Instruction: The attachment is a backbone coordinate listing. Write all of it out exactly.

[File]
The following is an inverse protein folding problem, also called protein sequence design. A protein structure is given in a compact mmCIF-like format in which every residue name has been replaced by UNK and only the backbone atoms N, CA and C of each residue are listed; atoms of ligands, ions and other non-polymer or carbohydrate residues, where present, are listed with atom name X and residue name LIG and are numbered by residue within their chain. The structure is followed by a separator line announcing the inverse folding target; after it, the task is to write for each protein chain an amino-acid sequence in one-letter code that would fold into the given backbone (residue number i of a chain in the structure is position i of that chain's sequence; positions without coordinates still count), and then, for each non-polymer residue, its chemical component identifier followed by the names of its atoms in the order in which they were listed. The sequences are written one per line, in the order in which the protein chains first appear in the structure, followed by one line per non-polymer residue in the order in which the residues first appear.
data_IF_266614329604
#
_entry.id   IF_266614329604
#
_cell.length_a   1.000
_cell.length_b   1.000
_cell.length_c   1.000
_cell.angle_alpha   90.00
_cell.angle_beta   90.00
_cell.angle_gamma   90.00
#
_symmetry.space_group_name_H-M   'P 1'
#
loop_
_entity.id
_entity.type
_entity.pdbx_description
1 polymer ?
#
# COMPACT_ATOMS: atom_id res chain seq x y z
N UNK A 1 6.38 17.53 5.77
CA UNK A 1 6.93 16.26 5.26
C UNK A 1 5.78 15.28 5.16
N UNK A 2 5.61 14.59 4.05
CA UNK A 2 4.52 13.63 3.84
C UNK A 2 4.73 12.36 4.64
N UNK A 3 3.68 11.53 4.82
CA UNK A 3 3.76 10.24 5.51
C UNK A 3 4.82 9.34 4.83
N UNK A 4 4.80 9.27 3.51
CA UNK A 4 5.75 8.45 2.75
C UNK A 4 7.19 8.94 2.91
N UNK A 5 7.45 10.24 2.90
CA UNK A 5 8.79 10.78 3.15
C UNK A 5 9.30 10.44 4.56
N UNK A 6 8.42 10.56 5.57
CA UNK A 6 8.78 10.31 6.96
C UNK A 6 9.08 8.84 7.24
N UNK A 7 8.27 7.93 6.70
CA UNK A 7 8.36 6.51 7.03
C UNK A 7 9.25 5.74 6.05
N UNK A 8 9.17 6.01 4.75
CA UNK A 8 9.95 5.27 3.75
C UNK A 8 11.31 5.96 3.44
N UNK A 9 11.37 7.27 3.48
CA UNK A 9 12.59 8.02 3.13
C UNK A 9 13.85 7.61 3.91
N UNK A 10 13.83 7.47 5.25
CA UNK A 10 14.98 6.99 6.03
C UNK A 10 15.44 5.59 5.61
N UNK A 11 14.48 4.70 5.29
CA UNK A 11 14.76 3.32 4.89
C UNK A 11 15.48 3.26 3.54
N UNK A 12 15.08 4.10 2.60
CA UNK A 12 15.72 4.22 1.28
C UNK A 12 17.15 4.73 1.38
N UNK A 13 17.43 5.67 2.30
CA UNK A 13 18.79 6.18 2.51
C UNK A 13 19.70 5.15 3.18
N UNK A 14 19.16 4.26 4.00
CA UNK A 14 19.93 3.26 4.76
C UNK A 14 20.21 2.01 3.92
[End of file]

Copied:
The following is an inverse protein folding problem, also called protein sequence design. A protein structure is given in a compact mmCIF-like format in which every residue name has been replaced by UNK and only the backbone atoms N, CA and C of each residue are listed; atoms of ligands, ions and other non-polymer or carbohydrate residues, where present, are listed with atom name X and residue name LIG and are numbered by residue within their chain. The structure is followed by a separator line announcing the inverse folding target; after it, the task is to write for each protein chain an amino-acid sequence in one-letter code that would fold into the given backbone (residue number i of a chain in the structure is position i of that chain's sequence; positions without coordinates still count), and then, for each non-polymer residue, its chemical component identifier followed by the names of its atoms in the order in which they were listed. The sequences are written one per line, in the order in which the protein chains first appear in the structure, followed by one line per non-polymer residue in the order in which the residues first appear.
data_IF_266614329604
#
_entry.id   IF_266614329604
#
_cell.length_a   1.000
_cell.length_b   1.000
_cell.length_c   1.000
_cell.angle_alpha   90.00
_cell.angle_beta   90.00
_cell.angle_gamma   90.00
#
_symmetry.space_group_name_H-M   'P 1'
#
loop_
_entity.id
_entity.type
_entity.pdbx_description
1 polymer ?
#
# COMPACT_ATOMS: atom_id res chain seq x y z
N UNK A 1 6.38 17.53 5.77
CA UNK A 1 6.93 16.26 5.26
C UNK A 1 5.78 15.28 5.16
N UNK A 2 5.61 14.59 4.05
CA UNK A 2 4.52 13.63 3.84
C UNK A 2 4.73 12.36 4.64
N UNK A 3 3.68 11.53 4.82
CA UNK A 3 3.76 10.24 5.51
C UNK A 3 4.82 9.34 4.83
N UNK A 4 4.80 9.27 3.51
CA UNK A 4 5.75 8.45 2.75
C UNK A 4 7.19 8.94 2.91
N UNK A 5 7.45 10.24 2.90
CA UNK A 5 8.79 10.78 3.15
C UNK A 5 9.30 10.44 4.56
N UNK A 6 8.42 10.56 5.57
CA UNK A 6 8.78 10.31 6.96
C UNK A 6 9.08 8.84 7.24
N UNK A 7 8.27 7.93 6.70
CA UNK A 7 8.36 6.51 7.03
C UNK A 7 9.25 5.74 6.05
N UNK A 8 9.17 6.01 4.75
CA UNK A 8 9.95 5.27 3.75
C UNK A 8 11.31 5.96 3.44
N UNK A 9 11.37 7.27 3.48
CA UNK A 9 12.59 8.02 3.13
C UNK A 9 13.85 7.61 3.91
N UNK A 10 13.83 7.47 5.25
CA UNK A 10 14.98 6.99 6.03
C UNK A 10 15.44 5.59 5.61
N UNK A 11 14.48 4.70 5.29
CA UNK A 11 14.76 3.32 4.89
C UNK A 11 15.48 3.26 3.54
N UNK A 12 15.08 4.10 2.60
CA UNK A 12 15.72 4.22 1.28
C UNK A 12 17.15 4.73 1.38
N UNK A 13 17.43 5.67 2.30
CA UNK A 13 18.79 6.18 2.51
C UNK A 13 19.70 5.15 3.18
N UNK A 14 19.16 4.26 4.00
CA UNK A 14 19.93 3.26 4.76
C UNK A 14 20.21 2.01 3.92